We are grateful to our authors, who knew that their essays would appear next to those by colleagues with whom they do not necessarily agree: Susie Bright, Maria Buszek, Andrea Dworkin, Maureen Honey.
Reid Austin, Michael Broadfoot, Barbara Coleman, Astrid Vargas Conté, Lou Harbor (Hrabko), Jim Hartley, Bill Leisk, Vallie Pettersen, Edward Reed, Mark Roeyer, Elizabeth Schultz, and Dominque Taddei openly shared their expertise and insights.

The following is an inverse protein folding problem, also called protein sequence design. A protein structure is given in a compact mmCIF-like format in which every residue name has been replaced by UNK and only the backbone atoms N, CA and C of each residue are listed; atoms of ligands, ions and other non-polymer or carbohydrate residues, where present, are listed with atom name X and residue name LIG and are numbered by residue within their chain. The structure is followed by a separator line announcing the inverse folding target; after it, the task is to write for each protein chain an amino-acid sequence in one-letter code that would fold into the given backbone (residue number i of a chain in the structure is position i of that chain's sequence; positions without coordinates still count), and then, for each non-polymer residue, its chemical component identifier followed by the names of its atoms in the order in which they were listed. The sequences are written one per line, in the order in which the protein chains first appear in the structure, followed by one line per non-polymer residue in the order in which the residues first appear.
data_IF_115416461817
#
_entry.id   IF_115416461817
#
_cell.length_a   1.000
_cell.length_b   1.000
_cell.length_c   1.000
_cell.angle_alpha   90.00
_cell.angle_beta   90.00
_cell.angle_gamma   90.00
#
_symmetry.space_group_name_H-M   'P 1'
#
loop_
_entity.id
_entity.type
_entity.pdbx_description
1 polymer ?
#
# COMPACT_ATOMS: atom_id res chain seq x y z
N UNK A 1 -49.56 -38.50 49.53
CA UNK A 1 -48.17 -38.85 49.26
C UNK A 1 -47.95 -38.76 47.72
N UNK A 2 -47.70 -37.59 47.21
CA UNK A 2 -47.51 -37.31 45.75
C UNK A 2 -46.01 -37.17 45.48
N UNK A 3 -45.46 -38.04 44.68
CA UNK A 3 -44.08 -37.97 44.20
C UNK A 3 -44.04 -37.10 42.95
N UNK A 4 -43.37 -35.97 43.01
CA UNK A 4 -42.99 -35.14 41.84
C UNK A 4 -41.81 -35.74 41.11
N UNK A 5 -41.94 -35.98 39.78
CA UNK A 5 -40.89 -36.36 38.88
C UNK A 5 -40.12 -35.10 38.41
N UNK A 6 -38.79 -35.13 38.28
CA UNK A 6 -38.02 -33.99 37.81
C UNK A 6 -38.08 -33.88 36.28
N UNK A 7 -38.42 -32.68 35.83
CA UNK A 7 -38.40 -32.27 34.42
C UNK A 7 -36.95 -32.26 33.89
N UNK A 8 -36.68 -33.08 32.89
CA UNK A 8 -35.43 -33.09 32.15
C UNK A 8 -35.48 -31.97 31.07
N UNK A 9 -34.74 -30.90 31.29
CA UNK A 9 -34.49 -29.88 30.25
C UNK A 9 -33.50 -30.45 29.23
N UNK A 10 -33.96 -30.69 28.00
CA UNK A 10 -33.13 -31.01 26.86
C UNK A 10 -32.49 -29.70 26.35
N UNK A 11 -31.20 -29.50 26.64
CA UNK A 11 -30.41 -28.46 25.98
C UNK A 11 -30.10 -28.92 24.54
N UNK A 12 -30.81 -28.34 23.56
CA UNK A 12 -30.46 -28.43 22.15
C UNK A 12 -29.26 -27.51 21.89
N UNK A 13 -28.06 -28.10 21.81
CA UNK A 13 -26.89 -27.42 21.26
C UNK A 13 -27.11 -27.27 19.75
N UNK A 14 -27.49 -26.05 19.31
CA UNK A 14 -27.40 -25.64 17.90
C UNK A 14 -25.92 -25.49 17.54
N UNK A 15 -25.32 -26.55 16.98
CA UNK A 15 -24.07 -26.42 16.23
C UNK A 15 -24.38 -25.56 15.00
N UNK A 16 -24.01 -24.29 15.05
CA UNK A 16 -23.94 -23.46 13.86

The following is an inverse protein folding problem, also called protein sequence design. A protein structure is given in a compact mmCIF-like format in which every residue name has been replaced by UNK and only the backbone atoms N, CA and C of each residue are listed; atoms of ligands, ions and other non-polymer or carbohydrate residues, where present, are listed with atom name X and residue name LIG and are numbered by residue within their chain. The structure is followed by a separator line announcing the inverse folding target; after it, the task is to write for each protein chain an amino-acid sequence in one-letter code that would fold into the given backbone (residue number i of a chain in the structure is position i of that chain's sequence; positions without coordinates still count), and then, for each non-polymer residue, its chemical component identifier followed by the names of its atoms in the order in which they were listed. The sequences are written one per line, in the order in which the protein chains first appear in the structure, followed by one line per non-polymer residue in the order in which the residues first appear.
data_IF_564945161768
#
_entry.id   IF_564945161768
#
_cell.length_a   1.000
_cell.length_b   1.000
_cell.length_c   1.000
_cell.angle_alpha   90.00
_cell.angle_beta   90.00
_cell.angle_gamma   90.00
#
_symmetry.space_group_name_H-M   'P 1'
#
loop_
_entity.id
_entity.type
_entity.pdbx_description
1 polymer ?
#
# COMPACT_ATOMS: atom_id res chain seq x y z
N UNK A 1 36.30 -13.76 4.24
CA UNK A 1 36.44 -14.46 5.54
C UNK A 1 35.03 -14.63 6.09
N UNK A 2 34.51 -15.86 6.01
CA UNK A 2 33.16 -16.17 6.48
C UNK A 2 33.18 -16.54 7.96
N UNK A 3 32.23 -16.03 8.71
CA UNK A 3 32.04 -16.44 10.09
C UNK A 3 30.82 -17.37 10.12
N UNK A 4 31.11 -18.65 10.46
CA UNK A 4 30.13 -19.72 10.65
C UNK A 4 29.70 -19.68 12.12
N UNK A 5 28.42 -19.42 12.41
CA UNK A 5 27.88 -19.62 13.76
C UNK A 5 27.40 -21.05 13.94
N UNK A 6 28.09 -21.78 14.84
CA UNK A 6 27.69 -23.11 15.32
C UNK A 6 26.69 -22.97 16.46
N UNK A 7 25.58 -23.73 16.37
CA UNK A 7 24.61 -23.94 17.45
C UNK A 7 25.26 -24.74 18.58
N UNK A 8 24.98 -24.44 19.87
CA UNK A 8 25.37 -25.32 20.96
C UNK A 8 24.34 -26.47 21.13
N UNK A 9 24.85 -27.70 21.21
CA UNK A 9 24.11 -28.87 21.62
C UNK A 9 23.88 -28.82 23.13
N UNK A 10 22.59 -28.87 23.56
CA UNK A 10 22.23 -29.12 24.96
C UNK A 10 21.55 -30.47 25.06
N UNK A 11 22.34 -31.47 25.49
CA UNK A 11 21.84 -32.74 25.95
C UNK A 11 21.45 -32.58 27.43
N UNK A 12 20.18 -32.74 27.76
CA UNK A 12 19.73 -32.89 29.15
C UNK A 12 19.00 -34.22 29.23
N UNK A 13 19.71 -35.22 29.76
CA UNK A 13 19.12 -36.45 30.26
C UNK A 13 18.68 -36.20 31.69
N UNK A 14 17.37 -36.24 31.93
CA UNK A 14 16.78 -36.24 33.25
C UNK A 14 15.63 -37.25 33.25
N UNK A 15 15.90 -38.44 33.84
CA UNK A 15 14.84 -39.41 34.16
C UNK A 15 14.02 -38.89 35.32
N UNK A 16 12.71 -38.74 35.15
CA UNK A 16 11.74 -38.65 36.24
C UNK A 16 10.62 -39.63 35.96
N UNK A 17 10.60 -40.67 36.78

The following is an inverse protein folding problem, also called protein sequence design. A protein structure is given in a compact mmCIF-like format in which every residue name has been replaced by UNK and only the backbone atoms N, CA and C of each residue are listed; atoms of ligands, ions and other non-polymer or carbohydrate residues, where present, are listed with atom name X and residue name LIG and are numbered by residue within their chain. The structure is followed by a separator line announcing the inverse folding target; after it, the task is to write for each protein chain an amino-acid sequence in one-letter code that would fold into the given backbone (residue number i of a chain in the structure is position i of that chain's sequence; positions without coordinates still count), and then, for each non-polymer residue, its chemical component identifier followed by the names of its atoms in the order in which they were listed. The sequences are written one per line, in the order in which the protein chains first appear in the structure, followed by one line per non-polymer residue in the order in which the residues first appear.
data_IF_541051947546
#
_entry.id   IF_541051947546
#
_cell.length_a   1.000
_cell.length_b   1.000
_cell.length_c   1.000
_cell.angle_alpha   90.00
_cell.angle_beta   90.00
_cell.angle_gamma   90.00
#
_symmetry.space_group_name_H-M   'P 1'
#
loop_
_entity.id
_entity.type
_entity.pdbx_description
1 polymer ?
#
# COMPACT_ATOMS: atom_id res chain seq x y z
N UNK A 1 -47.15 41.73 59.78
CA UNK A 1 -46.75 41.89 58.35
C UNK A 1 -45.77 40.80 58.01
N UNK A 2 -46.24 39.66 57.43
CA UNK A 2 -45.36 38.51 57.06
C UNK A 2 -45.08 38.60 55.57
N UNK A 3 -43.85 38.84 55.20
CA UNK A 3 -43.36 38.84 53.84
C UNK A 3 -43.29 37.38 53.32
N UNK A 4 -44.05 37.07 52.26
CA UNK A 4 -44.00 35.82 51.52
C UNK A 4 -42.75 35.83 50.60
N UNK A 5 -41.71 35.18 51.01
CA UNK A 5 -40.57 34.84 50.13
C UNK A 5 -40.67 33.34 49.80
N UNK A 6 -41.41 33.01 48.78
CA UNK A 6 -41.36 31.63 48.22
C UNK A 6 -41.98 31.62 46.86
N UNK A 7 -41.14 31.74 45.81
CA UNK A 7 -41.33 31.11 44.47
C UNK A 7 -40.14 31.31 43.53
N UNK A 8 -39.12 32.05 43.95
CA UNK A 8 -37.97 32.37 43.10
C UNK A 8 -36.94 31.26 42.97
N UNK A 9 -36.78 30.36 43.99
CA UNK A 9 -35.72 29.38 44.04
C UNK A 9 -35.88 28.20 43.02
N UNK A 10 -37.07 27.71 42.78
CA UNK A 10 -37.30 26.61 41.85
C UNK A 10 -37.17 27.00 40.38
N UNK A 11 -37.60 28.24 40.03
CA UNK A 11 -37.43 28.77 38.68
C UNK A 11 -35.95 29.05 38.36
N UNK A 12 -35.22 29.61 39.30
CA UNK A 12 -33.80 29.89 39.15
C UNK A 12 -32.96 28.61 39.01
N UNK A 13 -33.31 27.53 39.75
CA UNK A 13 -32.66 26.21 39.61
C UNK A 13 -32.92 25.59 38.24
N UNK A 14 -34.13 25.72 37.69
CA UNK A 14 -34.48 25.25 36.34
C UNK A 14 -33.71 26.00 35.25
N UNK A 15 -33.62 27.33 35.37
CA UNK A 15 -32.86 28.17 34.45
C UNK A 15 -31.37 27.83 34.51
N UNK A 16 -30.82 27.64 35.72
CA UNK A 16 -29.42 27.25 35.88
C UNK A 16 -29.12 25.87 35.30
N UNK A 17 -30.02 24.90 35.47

At the Spencer Museum of Art we are grateful to Joni Murphy and Carla Tilghman, interns in the department of prints and drawings, and to curatorial assistant, Cori Sherman. They all helped in countless ways with the logistics of the exhibition. Sofia Galarza Liu, Michael Chavez, and Julie van Deun did expert work matting and framing the original works and preparing them for exhibition. Assistant Directors Wesley Jessup and Joe Lampo helped with many of the logistical problems we encountered in organizing the exhibition and essays. We are also grateful to Director, Andrea Norris (who raised an eyebrow when she saw the Varga Girls on exhibit the first time she set foot in the Spencer Museum of Art), for her enthusiastic support of the exhibition.